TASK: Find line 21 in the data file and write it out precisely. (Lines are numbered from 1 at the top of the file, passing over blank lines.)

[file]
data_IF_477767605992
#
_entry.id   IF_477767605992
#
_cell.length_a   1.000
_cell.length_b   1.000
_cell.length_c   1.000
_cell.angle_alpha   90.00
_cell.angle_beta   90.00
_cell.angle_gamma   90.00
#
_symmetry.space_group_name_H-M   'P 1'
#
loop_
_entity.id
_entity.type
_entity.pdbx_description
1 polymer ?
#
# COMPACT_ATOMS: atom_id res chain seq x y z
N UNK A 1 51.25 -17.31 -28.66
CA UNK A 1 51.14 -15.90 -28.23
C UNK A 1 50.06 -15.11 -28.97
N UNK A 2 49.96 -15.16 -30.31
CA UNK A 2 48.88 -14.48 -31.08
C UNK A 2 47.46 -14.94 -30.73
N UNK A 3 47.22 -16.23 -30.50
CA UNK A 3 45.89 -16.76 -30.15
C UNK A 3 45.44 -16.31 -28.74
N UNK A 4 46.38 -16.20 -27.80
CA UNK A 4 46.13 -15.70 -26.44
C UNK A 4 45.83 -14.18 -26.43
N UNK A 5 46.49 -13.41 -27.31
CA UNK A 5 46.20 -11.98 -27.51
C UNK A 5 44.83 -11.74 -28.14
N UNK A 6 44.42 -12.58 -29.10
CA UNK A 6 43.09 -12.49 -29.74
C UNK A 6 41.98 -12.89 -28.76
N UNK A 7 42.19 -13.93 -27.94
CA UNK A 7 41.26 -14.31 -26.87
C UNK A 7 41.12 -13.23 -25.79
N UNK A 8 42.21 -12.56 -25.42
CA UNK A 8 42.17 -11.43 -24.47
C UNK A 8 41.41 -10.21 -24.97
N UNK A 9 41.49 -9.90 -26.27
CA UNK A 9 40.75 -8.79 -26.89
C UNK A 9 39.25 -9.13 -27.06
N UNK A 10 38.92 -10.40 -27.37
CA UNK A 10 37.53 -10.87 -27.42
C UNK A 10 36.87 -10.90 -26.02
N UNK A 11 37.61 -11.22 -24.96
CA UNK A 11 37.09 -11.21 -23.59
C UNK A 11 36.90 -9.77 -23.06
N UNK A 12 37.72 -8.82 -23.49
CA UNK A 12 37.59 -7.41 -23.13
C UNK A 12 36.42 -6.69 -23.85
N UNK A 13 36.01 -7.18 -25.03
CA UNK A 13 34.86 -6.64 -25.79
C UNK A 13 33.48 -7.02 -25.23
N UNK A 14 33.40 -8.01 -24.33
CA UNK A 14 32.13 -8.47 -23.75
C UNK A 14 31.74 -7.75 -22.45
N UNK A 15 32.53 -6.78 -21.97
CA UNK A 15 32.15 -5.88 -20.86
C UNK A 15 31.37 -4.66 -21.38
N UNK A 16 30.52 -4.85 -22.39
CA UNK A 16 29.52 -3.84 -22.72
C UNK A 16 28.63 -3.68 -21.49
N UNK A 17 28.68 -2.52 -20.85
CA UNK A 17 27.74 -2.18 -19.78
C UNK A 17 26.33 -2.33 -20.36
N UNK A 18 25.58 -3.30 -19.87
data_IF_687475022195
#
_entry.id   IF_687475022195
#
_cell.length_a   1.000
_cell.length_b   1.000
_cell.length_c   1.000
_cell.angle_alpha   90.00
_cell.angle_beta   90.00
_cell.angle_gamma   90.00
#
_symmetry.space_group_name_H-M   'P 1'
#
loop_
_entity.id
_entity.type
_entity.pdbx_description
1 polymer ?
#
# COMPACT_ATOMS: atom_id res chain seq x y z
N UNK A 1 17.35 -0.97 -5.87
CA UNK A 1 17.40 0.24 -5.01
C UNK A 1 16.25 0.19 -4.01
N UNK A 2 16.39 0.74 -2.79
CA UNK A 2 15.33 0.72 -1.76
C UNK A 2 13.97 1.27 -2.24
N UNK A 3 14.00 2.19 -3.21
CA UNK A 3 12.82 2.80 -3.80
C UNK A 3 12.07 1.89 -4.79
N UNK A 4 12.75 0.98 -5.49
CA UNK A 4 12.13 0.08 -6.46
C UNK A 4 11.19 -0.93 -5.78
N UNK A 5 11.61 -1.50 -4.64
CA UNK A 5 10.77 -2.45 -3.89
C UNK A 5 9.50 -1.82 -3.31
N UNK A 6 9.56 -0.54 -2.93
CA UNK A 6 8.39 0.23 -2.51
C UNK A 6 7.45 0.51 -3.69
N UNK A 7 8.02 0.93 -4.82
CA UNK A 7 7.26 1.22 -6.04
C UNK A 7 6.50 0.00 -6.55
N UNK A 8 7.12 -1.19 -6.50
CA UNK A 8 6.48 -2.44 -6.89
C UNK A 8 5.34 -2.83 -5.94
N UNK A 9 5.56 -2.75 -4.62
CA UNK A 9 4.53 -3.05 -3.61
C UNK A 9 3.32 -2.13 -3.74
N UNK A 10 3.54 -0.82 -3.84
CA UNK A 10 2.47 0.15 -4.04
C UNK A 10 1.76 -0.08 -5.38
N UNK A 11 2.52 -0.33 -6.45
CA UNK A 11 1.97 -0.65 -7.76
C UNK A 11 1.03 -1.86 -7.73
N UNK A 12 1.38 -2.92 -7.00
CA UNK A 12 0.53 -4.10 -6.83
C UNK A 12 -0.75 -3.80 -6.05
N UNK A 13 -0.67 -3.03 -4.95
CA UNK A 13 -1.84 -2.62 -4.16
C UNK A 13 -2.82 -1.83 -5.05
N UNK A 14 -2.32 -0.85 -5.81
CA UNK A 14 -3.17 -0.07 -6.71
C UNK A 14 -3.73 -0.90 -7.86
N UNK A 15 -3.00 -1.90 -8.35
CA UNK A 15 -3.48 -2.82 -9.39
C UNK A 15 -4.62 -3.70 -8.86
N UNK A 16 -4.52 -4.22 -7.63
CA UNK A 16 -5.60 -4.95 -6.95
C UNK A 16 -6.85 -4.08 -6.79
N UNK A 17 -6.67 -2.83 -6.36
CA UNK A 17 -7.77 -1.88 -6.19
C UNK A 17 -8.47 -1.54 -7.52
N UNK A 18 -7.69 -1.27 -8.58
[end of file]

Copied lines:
N UNK A 1 51.25 -17.31 -28.66